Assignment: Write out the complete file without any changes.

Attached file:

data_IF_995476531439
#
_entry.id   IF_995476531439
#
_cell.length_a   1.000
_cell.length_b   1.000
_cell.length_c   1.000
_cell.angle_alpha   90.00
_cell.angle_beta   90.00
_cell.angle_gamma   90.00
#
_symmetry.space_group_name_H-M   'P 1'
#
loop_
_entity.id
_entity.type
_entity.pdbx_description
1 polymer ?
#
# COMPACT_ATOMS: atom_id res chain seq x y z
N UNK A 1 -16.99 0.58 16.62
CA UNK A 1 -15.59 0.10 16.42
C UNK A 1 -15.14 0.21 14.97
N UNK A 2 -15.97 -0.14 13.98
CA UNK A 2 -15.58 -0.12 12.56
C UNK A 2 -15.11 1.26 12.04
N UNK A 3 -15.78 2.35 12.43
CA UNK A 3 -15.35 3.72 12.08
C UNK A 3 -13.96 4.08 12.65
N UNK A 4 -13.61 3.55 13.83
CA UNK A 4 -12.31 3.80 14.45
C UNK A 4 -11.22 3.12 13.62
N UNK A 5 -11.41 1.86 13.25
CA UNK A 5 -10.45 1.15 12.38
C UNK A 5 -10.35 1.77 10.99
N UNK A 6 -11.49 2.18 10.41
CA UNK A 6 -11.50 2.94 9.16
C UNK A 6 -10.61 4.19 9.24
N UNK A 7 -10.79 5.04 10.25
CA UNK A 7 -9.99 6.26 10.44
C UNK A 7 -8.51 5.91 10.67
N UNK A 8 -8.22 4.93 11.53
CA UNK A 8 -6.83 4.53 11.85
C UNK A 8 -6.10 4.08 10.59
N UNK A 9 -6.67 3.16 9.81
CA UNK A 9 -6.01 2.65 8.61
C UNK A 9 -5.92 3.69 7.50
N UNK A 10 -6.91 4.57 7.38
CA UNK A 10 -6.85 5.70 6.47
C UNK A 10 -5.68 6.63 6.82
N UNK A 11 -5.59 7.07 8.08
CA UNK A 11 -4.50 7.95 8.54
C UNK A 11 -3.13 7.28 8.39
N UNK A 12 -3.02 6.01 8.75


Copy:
data_IF_995476531439
#
_entry.id   IF_995476531439
#
_cell.length_a   1.000
_cell.length_b   1.000
_cell.length_c   1.000
_cell.angle_alpha   90.00
_cell.angle_beta   90.00
_cell.angle_gamma   90.00
#
_symmetry.space_group_name_H-M   'P 1'
#
loop_
_entity.id
_entity.type
_entity.pdbx_description
1 polymer ?
#
# COMPACT_ATOMS: atom_id res chain seq x y z
N UNK A 1 -16.99 0.58 16.62
CA UNK A 1 -15.59 0.10 16.42
C UNK A 1 -15.14 0.21 14.97
N UNK A 2 -15.97 -0.14 13.98
CA UNK A 2 -15.58 -0.12 12.56
C UNK A 2 -15.11 1.26 12.04
N UNK A 3 -15.78 2.35 12.43
CA UNK A 3 -15.35 3.72 12.08
C UNK A 3 -13.96 4.08 12.65
N UNK A 4 -13.61 3.55 13.83
CA UNK A 4 -12.31 3.80 14.45
C UNK A 4 -11.22 3.12 13.62
N UNK A 5 -11.41 1.86 13.25
CA UNK A 5 -10.45 1.15 12.38
C UNK A 5 -10.35 1.77 10.99
N UNK A 6 -11.49 2.18 10.41
CA UNK A 6 -11.50 2.94 9.16
C UNK A 6 -10.61 4.19 9.24
N UNK A 7 -10.79 5.04 10.25
CA UNK A 7 -9.99 6.26 10.44
C UNK A 7 -8.51 5.91 10.67
N UNK A 8 -8.22 4.93 11.53
CA UNK A 8 -6.83 4.53 11.85
C UNK A 8 -6.10 4.08 10.59
N UNK A 9 -6.67 3.16 9.81
CA UNK A 9 -6.01 2.65 8.61
C UNK A 9 -5.92 3.69 7.50
N UNK A 10 -6.91 4.57 7.38
CA UNK A 10 -6.85 5.70 6.47
C UNK A 10 -5.68 6.63 6.82
N UNK A 11 -5.59 7.07 8.08
CA UNK A 11 -4.50 7.95 8.54
C UNK A 11 -3.13 7.28 8.39
N UNK A 12 -3.02 6.01 8.75